Sam and Kathy Guadagnoli’s $75 million redevelopment project spanning South Nevada Avenue, Tejon Street and Cascade Avenue has taken off — the Colorado Springs entrepreneurs started demolishing homes in the area in March and continued work this week.

Rundown houses in blighted areas of the Ivywild neighborhood were cleared to make way for the Guadagnolis’ resort-style development. Plans include a four-story hotel, urban shopping center, residential units by Cheyenne Creek and an upscale steakhouse scheduled to open in roughly four months.

“The steakhouse [called Prime 25 and located at 1605 S. Tejon St.] will open first and The Ivywild Winery and Italian restaurant [at 1515 S. Tejon St.] will be second,” Kathy Guadagnoli said. “We have several projects occurring at once and are moving ahead of schedule.”

The couple’s Hilton Home2Suite hotel will feature 136 rooms, five penthouses, a hot tub, fire pits and both indoor and outdoor swimming pools with a swim-up bar. A rooftop grill and bar is also included in the design.

“Residents living in units adjacent to the hotel will be able to use its amenities,” Guadagnoli said.

The plans include cleaning up the area along Cheyenne Creek, and adding a pump-back station to control flooding and stormwater issues.

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Sam Guadagnoli bought the 15 acres about 12 years ago; the residential units will be called The Urban Ivy Apartments and Canyon Creek Townhomes.

“We want to keep historic names because it’s all being built in a historical district,” Guadagnoli said.

So far, the couple’s biggest challenge has been getting all the houses demolished, and making sure tasks are done correctly and in a timely manner, she said.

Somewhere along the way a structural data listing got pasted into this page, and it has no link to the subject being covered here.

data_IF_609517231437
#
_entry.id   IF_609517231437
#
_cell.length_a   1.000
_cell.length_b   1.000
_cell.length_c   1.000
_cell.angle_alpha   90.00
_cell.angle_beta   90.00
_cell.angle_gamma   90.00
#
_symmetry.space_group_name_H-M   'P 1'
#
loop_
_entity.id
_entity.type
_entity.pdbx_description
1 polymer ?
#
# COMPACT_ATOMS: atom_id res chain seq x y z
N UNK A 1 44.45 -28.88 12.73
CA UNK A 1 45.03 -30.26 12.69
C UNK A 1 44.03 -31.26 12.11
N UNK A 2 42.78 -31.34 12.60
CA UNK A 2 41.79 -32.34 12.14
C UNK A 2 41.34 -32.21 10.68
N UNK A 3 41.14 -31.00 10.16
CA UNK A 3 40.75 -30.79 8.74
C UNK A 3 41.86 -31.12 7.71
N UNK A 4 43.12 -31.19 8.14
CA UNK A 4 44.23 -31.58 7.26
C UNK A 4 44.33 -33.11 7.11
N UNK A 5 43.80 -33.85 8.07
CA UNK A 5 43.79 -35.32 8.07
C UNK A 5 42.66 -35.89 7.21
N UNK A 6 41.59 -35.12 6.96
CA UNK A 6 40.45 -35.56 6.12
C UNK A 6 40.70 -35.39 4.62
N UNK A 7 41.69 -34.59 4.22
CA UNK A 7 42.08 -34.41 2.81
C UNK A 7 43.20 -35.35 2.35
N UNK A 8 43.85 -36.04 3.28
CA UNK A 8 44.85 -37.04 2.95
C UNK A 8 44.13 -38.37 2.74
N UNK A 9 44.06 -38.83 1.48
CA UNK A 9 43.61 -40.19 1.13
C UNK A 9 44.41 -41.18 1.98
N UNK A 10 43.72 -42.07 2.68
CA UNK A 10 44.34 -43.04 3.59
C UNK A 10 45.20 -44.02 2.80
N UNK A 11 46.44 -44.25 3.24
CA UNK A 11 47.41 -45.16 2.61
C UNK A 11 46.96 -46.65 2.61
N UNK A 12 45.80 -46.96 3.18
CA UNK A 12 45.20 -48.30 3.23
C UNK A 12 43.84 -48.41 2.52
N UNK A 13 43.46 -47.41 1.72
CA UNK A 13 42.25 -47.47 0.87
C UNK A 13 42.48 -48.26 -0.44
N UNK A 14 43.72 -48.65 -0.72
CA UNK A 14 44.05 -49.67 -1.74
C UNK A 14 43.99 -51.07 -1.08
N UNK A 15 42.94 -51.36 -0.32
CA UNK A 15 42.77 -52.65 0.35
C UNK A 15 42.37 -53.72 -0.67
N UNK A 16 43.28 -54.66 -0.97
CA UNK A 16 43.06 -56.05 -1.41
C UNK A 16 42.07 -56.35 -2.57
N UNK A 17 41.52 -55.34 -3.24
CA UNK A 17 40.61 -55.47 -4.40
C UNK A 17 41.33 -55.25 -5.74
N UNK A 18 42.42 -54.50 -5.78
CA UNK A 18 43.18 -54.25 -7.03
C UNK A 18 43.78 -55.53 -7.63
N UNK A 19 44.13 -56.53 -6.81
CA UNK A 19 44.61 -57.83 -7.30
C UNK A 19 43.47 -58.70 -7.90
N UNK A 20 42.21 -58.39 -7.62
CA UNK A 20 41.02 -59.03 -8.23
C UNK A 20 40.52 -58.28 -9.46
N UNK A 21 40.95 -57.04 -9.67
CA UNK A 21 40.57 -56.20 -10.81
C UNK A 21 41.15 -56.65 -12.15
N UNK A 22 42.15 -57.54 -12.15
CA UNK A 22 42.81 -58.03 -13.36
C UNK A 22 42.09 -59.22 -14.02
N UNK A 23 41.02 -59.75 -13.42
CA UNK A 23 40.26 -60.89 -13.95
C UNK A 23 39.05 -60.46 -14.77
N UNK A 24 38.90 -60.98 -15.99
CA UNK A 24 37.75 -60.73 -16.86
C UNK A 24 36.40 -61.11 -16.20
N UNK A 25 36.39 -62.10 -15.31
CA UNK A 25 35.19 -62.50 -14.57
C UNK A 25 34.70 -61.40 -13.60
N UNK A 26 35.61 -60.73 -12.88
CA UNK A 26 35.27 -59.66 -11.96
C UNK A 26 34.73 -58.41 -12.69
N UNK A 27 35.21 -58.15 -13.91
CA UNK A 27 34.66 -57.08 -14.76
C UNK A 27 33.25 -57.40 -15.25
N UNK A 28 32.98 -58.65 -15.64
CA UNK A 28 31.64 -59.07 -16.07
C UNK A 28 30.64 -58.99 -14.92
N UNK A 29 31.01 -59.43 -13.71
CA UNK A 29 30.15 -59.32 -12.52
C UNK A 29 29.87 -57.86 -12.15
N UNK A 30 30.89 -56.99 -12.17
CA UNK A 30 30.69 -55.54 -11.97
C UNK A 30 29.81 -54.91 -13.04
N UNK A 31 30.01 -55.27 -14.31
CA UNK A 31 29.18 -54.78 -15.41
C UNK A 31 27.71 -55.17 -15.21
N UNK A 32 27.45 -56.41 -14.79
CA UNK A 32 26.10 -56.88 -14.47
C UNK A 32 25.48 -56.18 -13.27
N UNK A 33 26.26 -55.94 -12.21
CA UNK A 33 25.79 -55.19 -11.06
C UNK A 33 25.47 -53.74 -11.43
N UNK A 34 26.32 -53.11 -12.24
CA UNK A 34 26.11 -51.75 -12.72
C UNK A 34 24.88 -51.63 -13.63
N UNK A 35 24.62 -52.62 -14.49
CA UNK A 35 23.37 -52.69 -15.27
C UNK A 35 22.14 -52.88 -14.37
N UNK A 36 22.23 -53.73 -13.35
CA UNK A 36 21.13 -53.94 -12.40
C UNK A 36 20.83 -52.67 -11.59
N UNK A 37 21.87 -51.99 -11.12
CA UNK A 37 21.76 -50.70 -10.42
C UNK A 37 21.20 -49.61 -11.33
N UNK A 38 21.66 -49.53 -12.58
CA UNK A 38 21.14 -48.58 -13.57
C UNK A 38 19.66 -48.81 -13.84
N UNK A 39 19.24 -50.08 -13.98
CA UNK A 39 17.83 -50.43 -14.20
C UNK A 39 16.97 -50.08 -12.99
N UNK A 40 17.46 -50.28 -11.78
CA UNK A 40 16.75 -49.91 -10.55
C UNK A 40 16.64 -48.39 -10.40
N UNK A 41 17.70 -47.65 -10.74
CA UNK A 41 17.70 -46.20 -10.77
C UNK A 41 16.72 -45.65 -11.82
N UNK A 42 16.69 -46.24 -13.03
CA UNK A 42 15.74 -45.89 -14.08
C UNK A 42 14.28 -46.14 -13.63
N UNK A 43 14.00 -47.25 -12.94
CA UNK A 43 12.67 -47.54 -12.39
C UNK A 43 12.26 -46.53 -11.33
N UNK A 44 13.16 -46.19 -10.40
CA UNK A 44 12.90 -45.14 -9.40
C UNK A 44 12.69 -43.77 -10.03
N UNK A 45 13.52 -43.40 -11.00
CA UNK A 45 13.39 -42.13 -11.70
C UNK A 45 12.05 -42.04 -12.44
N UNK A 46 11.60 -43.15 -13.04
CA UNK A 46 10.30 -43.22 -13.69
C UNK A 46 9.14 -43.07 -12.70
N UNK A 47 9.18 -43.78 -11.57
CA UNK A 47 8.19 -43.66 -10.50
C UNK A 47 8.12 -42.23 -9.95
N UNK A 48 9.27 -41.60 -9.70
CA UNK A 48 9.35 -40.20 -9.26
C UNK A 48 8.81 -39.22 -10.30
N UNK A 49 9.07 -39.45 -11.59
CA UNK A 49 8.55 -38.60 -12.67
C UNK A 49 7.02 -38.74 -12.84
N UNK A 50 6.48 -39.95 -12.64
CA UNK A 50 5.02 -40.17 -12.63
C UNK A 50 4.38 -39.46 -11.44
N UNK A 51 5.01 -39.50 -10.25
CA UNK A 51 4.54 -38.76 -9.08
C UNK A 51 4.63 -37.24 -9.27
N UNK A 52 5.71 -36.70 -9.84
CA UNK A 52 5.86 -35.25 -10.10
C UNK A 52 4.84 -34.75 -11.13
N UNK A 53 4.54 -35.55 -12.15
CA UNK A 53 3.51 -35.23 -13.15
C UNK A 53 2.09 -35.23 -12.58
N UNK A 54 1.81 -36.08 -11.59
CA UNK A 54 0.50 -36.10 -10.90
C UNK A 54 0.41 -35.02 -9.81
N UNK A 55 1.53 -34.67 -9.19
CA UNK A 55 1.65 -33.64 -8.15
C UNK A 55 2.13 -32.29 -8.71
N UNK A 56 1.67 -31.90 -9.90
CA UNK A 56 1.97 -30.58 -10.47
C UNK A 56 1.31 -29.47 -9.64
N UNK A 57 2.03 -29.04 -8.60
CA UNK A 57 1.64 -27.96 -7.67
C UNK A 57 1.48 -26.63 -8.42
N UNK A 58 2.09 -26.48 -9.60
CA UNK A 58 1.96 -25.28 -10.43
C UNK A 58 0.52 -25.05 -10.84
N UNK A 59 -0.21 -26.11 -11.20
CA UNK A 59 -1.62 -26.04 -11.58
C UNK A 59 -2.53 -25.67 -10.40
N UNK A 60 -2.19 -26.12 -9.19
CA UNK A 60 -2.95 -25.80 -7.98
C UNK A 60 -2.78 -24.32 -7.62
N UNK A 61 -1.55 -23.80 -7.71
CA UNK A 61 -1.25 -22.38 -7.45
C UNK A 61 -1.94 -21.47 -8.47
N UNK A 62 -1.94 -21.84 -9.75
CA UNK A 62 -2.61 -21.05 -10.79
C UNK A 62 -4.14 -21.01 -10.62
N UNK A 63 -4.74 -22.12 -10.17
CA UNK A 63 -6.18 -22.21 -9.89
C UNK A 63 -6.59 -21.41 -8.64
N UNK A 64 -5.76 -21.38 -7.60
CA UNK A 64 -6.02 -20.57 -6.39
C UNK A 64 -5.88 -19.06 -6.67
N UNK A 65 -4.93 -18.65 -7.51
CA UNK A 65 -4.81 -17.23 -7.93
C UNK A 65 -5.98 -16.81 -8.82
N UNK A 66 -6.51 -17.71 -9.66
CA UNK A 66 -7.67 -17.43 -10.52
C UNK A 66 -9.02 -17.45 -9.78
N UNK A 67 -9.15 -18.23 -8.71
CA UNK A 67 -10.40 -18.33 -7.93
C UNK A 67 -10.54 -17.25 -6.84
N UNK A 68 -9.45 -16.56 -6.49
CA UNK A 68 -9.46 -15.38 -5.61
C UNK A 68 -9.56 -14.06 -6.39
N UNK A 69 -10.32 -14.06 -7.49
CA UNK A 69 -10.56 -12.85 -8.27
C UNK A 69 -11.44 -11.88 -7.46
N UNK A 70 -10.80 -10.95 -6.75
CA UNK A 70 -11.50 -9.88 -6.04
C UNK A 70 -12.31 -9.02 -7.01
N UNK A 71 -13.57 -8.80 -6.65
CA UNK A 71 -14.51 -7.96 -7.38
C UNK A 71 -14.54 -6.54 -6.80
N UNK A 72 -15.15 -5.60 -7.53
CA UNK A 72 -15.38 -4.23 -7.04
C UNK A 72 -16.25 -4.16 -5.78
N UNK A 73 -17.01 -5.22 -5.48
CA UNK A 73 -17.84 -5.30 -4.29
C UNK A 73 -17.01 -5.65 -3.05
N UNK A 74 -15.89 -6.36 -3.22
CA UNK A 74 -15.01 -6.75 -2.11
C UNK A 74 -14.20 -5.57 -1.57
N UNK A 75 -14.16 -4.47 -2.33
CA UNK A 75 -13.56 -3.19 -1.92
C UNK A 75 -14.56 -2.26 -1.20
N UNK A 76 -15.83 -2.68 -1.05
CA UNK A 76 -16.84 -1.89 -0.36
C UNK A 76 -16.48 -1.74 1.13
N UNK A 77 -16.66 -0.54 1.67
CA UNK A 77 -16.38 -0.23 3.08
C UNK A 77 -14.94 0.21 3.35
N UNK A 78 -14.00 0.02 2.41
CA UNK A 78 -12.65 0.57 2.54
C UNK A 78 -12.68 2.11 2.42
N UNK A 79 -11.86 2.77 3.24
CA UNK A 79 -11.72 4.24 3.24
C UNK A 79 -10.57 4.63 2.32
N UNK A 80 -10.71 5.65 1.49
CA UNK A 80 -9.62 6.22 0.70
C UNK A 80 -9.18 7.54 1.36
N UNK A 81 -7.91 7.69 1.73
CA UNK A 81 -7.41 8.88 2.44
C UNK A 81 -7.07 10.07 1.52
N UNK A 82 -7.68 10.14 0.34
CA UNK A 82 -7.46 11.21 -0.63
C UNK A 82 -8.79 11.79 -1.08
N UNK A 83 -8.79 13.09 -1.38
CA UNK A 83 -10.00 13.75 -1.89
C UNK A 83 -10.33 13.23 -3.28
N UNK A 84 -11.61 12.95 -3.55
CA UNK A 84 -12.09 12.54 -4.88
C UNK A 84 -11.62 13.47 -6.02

“It’s quite the process, with asbestos testing and getting permits to tear everything down,” she said. “But things are moving fast, and I think the results are going to be amazing. The project keeps getting better and better, and the area is going to look beautiful.”

Since the beginning, Doug Comstock, an architect and president at Comstock+Associates Inc. has been highly involved in the hotel design. He said a challenge has been making sure the plaza is even with Tejon St.

“There are a lot of details in the plan, but I think it’s going to look fantastic and have a major impact on the area,” he said.

And the Guadagnolis are already taking reservations for the future residential units. Developer Ray O’Sullivan and independent Realtor Kay Moon Folan are acting as the Guadagnolis’ representatives.

The Guadagnolis’ residential development will be next to their hotel. Comstock+Associates Inc. is designing both.
The Guadagnolis’ residential development will be next to their hotel. Comstock+Associates Inc. is designing both.

The Urban Renewal Authority approved the 96-acre urban renewal plan, including the Guadagnolis’ area, last November. The city plans to repair and upgrade roads, bridges and sidewalks along Cheyenne Creek.

The cost estimated to upgrade the city infrastructure is between $25 million to $27 million and will be covered through tax increment financing at no cost to the developers.

Two other developers, Walt Harder and Danny Mientka, are also planning projects to revitalize South Nevada. While Mientka isn’t ready to talk about his project, Harder told the CSBJ earlier this year that he’s planning big things for his portion of the strip.